Category Archives: Blog
“It is great to have respect for the cultural practices within the communities we live and practice in.”
Cultural safety is a huge step in the reconciliation of our Indigenous communities. It is my belief that everyone should be educated of our past, present and future identity as Indigenous peoples. There is always room for learning and growth as individuals, organizations and communities to help better understand cultural safety.
As an example of being aware of how you use cultural safety in the workplace. I had lost an uncle and was scheduled to attend a professional development workshop on the same day the funeral was. Our family comes from a strong line of culturally involved people. Our culture is very private but most often after a death in a family/community. The family will gather for four days after the death and the loved one will be buried on the fourth day. My uncle, the oldest of eight children and possibly a residential school survivor although it has never been talked about, had stated before he passed that he did not want anything cultural. While wanting to honour his wishes, there were mixed feelings about this in my family.
My Executive Director at the time asked me, “Are you sure you want to miss this workshop you are registered for? Even though it is just a celebration of life.”
This question upset me, I felt angry and like I had been punched in the stomach. I felt defensive and like I had to justify my choice thinking that if we had gone by our traditions and teachings, I would have been away from work much longer, and the statement from the Executive Director would be more insensitive.
I privately addressed the issue with my direct supervisor and stated that I was offended by the lack of empathy for my spiritual and emotional loss I was dealing with. He arranged a meeting with the three of us to resolve my cultural safety concerns. My Executive Director apologized. She was from a different community and had perspectives based on her own history.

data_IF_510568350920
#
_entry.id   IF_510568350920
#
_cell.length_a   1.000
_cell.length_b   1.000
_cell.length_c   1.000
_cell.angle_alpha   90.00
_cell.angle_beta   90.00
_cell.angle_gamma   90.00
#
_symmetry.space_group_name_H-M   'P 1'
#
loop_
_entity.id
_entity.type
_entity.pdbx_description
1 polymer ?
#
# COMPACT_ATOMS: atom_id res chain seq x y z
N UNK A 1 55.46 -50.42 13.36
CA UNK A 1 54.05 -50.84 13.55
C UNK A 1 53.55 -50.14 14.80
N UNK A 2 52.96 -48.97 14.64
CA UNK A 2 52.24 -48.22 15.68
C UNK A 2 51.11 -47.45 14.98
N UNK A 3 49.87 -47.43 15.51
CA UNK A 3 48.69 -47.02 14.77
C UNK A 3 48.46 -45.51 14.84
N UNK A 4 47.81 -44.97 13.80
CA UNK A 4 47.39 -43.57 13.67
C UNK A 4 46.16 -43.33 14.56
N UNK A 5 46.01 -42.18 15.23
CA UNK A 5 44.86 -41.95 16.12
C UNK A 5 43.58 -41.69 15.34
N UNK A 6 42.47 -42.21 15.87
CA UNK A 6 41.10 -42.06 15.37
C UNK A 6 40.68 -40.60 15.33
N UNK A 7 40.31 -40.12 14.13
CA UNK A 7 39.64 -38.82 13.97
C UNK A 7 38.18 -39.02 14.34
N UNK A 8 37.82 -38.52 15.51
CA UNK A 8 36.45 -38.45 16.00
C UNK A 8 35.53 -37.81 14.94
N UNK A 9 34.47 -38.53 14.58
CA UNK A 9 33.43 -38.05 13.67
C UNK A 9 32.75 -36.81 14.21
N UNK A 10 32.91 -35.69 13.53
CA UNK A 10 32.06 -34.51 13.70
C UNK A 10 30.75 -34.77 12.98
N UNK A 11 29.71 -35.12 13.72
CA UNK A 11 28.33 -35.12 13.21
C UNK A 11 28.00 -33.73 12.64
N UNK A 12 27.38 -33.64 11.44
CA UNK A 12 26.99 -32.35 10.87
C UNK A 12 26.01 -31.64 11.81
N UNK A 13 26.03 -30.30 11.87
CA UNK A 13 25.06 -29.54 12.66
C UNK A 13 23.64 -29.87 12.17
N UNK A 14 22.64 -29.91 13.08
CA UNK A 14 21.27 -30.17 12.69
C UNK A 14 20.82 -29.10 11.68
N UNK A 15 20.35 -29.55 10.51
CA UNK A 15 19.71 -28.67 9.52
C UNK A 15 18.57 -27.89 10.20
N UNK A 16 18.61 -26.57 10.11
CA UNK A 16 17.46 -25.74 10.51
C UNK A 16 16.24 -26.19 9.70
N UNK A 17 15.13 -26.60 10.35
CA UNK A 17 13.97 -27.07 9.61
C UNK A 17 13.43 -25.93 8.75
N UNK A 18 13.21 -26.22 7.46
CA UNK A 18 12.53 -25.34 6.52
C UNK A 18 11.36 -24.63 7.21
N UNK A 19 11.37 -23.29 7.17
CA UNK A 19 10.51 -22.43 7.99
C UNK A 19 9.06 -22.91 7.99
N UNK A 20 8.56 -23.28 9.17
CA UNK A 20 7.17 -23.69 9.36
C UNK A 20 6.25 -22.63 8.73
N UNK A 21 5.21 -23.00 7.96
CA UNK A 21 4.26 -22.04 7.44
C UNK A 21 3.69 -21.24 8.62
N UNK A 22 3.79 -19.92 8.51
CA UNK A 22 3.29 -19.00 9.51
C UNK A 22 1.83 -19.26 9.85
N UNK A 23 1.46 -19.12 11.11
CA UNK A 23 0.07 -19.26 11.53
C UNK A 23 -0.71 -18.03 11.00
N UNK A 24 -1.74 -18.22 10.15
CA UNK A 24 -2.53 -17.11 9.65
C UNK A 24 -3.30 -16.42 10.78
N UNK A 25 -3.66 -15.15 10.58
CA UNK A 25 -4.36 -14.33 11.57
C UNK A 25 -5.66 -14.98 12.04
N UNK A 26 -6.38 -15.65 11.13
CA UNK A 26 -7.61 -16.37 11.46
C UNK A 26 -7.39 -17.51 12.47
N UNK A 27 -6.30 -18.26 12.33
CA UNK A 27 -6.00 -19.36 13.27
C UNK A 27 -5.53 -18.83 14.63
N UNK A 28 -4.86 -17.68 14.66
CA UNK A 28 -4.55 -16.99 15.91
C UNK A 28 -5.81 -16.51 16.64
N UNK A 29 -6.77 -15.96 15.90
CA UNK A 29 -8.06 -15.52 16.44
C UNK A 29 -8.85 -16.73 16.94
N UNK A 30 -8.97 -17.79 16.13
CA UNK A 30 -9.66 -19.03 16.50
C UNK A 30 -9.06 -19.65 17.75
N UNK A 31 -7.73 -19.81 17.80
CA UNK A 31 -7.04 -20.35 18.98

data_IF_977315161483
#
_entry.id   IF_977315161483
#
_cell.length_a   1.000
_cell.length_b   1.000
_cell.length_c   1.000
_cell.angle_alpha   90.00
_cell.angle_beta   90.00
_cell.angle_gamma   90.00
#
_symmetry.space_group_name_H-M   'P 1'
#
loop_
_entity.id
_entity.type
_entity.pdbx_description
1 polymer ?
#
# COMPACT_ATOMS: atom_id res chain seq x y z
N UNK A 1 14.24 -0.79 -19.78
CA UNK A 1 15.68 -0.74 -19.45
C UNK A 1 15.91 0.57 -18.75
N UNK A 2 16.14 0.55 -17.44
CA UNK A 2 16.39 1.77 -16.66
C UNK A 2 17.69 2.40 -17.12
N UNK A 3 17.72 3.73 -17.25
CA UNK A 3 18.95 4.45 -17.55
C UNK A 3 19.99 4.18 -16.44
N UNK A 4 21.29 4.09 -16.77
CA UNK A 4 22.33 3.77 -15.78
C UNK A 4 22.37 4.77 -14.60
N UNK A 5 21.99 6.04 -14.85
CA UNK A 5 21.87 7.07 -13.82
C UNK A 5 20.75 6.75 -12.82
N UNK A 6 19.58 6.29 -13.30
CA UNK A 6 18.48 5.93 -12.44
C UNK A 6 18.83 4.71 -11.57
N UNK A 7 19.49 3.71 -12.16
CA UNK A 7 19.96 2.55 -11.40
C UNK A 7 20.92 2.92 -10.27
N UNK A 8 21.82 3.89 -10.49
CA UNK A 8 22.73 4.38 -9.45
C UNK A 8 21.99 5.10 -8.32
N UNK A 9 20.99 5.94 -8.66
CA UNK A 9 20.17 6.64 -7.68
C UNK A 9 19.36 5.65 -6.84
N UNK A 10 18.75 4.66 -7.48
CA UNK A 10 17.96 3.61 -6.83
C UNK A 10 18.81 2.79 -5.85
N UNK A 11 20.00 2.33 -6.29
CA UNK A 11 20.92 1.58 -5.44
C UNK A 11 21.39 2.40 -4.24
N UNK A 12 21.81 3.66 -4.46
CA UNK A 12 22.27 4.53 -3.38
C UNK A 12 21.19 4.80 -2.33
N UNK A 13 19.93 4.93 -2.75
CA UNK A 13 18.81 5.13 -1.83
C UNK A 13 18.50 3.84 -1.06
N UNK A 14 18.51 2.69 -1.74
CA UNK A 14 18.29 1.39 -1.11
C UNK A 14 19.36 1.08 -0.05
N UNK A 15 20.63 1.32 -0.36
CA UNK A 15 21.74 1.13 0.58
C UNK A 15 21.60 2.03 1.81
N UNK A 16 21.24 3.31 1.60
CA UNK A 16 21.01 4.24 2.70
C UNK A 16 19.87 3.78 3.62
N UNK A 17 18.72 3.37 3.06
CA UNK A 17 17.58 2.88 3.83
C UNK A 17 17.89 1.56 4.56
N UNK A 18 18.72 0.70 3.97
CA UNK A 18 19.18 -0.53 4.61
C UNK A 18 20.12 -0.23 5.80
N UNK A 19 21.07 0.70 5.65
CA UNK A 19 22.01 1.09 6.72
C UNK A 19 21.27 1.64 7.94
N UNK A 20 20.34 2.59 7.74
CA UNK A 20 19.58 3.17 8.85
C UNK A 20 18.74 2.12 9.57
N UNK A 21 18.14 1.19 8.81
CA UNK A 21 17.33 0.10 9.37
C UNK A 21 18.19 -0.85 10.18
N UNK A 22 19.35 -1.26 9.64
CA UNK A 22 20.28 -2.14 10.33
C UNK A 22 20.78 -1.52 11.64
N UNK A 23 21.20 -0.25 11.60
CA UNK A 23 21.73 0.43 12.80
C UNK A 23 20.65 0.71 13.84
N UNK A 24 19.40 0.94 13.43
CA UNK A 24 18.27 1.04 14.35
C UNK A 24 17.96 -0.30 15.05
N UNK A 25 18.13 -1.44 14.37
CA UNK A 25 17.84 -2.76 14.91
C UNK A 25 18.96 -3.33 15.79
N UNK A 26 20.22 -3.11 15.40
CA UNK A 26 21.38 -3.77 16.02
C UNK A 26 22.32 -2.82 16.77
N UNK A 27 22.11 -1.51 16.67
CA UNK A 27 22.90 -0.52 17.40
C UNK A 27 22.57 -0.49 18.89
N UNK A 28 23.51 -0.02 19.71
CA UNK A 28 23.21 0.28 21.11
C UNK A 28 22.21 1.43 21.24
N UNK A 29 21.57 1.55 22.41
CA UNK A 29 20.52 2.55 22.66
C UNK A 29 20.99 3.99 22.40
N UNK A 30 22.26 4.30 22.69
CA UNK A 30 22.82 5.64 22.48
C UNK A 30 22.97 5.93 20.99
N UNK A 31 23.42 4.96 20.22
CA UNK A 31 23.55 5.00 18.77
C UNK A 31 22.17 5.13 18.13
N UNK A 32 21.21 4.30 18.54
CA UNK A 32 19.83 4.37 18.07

Understanding is a huge factor in a positive outcome for anything culturally related. We are often coming together from different places and need to work together with empathy and compassion. For me, the saying “It takes a village to raise a child,” also applies to how we relate to each other as we grow professionally as adults. If we are in a positive/supportive community that values and uplifts us, our world will be a much better place.
When we consider what cultural competency is, we must reflect on how it shows up in our action, words, and behaviors. These are some of the most important aspects of cultural competency and it lies in our ability to be rigorously honest with ourselves and our intentions. This also includes the process of self-reflection and self-awareness. The key is awareness and a recognition of our inaccurate perceptions that we hold of Indigenous children, families, and communities. It requires a shift in our perceptions and can result in cognitive dissonance when confronted with a reality that is the polar opposite of what we believe, think, and understand about Indigenous people, and this is a direct result of our socialization and upbringing.
The self- reflection matters because we are at a point in time where awareness amongst the mainstream culture is awakening through reports such as the “Truth and Reconciliation Report” and the “Calls to Action” (2015). We are all challenged to consider Indigenous ways of being and knowing as a truth that has for far too long been denied and ostracized. Mainstream pedagogy has been thought to be superior to other cultures, and active efforts to negate the Indigenous worldview and ways of being disrupt the lives of many Indigenous children, families, and communities.
The question we must all ask ourselves is “How do we bring cultural competency in our work roles when helping Indigenous children and families?” There are stereotypes of Indigenous People that we learned growing up from our families, and these negative assumptions can taint and create cultural biases that continue to inform erroneous our beliefs we have of Indigenous people. As noted earlier, awareness is the key to overcoming the negative beliefs we hold about Indigenous people.
Indigenous Perspectives Society is a Canada’s Workforce Choice Awards finalist for the category of Indigenous Engagement! More information about the awards can be found at workforcechoiceawards.ca.